Don’t be fooled by the desolate setting. Although Persimmon Gap Ranch is miles from its nearest neighbor, the amount of scintillating conversation one encounters in the company of our 2014 Legacy Landowners, Katharine Armstrong and Ben Love, rivals anything one might overhear in New York or Washington.
Why do Americans venerate property rights to a degree unmatched anywhere else? How much value do private landowners create for their fellow citizens? Care for a little more crawfish étouffée?
Topics ricochet and laughter reverberates throughout our stellar luncheon at the ranch’s sturdy headquarters.The fact that it’s the wettest spring in memory heightens the tempo. The Loves bought Persimmon Gap in 1960, and Ben subsequently acquired it from his family.
That’s how often he’s seen this much moisture this early in the year. He happily admits to eyeing wildflowers that he’s never seen before.
“I don’t even know their names.”
Ben says this with a smile on his face. Katharine wears a grin as well. When this couple’s land is happy, they are happy too. It’s contagious.
The couple’s personal histories parallel one another to a remarkable degree. Both grew up on Texas cattle ranches: Katharine, 63, on the Armstrong Ranch in South Texas, and Ben, 70, along the Llano River on part of the Fitzsimons Ranch. Each has earned national renown: Katharine as a board member of the Texas Parks and Wildlife Department and later as the first woman to serve as its chairman, and Ben as a real estate attorney whose client list reads directly from The Land Report 100.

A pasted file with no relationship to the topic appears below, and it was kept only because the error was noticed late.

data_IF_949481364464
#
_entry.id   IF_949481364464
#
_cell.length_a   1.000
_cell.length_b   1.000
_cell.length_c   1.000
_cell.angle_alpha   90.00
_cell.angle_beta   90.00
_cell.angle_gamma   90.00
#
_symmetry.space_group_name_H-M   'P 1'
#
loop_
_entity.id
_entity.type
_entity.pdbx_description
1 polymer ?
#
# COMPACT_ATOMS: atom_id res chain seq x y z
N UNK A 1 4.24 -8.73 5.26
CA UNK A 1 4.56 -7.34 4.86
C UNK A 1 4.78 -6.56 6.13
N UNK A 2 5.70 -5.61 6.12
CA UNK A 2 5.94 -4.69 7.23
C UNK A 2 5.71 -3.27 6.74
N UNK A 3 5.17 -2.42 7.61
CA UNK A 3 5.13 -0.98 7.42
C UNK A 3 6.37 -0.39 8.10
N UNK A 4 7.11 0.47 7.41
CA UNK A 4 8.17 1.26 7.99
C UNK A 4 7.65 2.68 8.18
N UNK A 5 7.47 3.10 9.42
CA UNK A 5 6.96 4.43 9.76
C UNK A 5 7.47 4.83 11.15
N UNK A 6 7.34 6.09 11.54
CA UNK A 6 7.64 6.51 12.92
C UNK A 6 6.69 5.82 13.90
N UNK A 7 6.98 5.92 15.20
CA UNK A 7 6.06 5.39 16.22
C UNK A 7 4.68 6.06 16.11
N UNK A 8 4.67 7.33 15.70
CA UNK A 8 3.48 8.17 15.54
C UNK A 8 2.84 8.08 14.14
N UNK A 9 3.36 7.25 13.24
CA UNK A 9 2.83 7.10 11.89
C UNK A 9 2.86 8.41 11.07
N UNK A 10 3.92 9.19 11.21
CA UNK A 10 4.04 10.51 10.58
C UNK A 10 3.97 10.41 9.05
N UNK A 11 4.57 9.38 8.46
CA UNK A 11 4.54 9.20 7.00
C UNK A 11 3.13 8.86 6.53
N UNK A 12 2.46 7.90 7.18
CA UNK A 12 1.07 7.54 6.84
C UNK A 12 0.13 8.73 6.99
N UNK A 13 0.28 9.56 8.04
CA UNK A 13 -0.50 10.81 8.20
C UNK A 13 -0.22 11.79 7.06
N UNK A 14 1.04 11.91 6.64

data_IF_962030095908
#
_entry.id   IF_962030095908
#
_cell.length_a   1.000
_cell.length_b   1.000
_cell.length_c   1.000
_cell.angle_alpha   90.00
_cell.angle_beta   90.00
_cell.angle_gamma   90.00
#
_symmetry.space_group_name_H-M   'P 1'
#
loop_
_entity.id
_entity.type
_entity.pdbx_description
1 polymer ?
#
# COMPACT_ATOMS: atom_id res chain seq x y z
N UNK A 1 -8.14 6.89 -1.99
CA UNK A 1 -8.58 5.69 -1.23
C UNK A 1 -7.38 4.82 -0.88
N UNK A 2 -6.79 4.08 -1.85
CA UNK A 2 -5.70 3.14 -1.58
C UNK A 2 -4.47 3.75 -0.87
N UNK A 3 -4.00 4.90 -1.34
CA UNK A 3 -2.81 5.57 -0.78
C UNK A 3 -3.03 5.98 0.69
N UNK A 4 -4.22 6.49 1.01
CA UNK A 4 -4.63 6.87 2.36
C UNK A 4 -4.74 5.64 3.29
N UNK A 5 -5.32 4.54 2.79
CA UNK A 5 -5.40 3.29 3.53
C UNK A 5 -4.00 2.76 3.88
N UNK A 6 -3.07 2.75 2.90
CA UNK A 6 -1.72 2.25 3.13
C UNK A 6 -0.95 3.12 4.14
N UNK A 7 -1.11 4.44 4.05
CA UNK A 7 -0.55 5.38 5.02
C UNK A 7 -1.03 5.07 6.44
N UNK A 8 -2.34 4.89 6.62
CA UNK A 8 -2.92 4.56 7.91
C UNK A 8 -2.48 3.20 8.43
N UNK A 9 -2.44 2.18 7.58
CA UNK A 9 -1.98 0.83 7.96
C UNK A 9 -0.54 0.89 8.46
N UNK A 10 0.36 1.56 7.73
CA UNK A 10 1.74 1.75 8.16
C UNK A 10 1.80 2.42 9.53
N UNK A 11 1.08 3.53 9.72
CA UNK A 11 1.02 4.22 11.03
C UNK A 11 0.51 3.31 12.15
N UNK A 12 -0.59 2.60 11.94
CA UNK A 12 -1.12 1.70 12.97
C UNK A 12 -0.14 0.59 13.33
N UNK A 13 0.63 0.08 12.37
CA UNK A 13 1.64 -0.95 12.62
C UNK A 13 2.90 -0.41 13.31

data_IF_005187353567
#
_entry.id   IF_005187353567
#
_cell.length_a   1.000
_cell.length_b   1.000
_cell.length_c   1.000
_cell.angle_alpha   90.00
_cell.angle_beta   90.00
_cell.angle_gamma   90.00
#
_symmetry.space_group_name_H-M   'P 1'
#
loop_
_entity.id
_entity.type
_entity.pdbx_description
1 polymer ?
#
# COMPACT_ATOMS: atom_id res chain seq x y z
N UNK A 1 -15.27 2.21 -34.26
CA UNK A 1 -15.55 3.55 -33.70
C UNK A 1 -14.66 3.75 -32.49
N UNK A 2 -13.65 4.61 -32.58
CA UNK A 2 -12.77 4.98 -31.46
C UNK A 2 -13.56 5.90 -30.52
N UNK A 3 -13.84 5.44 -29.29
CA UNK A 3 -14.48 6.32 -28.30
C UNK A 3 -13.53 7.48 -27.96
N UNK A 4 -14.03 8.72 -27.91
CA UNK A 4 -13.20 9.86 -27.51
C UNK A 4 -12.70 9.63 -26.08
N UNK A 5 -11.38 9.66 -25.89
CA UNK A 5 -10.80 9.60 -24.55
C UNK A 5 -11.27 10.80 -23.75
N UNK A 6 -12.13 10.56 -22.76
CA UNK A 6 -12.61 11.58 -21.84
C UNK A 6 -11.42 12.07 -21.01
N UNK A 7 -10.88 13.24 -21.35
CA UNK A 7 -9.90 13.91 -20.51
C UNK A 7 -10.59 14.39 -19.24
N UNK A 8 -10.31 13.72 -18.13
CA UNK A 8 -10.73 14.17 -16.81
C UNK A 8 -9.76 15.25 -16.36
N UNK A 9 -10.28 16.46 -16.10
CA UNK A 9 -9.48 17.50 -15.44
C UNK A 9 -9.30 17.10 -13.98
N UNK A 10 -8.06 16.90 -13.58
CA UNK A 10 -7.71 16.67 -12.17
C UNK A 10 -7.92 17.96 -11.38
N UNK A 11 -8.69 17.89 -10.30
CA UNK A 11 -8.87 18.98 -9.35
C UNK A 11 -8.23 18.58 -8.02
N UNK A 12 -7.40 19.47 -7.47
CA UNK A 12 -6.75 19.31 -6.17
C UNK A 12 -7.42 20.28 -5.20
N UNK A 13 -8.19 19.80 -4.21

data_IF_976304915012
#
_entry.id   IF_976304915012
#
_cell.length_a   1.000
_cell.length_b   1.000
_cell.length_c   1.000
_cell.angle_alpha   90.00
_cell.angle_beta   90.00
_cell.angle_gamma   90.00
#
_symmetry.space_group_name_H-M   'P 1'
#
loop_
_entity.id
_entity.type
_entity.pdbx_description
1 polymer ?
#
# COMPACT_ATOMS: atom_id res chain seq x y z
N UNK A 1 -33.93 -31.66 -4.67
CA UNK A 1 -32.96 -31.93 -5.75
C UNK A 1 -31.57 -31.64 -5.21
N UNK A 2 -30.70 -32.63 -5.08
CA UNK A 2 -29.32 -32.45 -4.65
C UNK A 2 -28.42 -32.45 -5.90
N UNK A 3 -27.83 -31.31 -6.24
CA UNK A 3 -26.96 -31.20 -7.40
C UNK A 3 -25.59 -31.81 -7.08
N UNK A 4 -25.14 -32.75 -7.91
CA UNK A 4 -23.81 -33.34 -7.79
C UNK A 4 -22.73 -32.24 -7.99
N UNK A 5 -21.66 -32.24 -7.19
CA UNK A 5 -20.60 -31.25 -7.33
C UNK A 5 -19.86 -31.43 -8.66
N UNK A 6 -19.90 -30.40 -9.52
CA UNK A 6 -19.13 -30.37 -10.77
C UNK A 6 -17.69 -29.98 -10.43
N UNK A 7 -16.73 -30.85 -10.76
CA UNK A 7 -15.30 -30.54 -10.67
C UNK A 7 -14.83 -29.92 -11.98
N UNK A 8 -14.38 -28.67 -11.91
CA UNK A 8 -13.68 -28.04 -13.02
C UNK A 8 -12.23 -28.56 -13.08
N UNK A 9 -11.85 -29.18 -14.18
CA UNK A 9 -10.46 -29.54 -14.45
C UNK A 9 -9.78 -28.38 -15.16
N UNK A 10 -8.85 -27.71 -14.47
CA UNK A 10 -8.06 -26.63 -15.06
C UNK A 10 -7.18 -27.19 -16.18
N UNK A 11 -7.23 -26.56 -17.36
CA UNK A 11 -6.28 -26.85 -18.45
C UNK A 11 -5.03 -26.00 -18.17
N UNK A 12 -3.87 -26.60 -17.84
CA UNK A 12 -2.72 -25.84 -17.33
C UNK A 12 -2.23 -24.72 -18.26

In addition to real estate, his legal expertise includes oil and gas, agriculture, natural resources, and property rights. He has been a Texas and Southwestern Cattle Raisers Association director since 1977, which is when he befriended Katharine’s father, Tobin Armstrong.
“My father would come home from Cattle Raisers meetings singing Ben’s praises. But he was married, and so was I. Funny how it only took a couple of decades for things to work out the right way,” Katharine says.
It was while he was attending Texas Tech that Ben ended up migrating from the Texas Hill Country to the Trans-Pecos.
“In the late 1950s and early 1960s, my family was sending 2,000 to 2,500 yearlings to South Dakota every May, and they’d come out in October. We ran a full-time cow/calf operation at Llano. We ran about 500 mama cows in Dakota year-round. We were leasing ranches in Mason, Menard, and Llano counties to warehouse all of them. That’s a lot of cattle. You’ve got to have a lot of places to put them. There are not many places where you can park 2,000 to 2,500 head of steers for several months. It took a long time to assemble them. We started receiving those cattle about the end of January, buying big-framed, lightweight steers out of Mexico. We were getting them at Presidio [100 miles west of Persimmon Gap Ranch] through a broker. Man, there was a lot of freight involved. Coincidentally we stumbled onto this place. It fit the steer program perfectly, and my family bought it in 1960,” Ben says.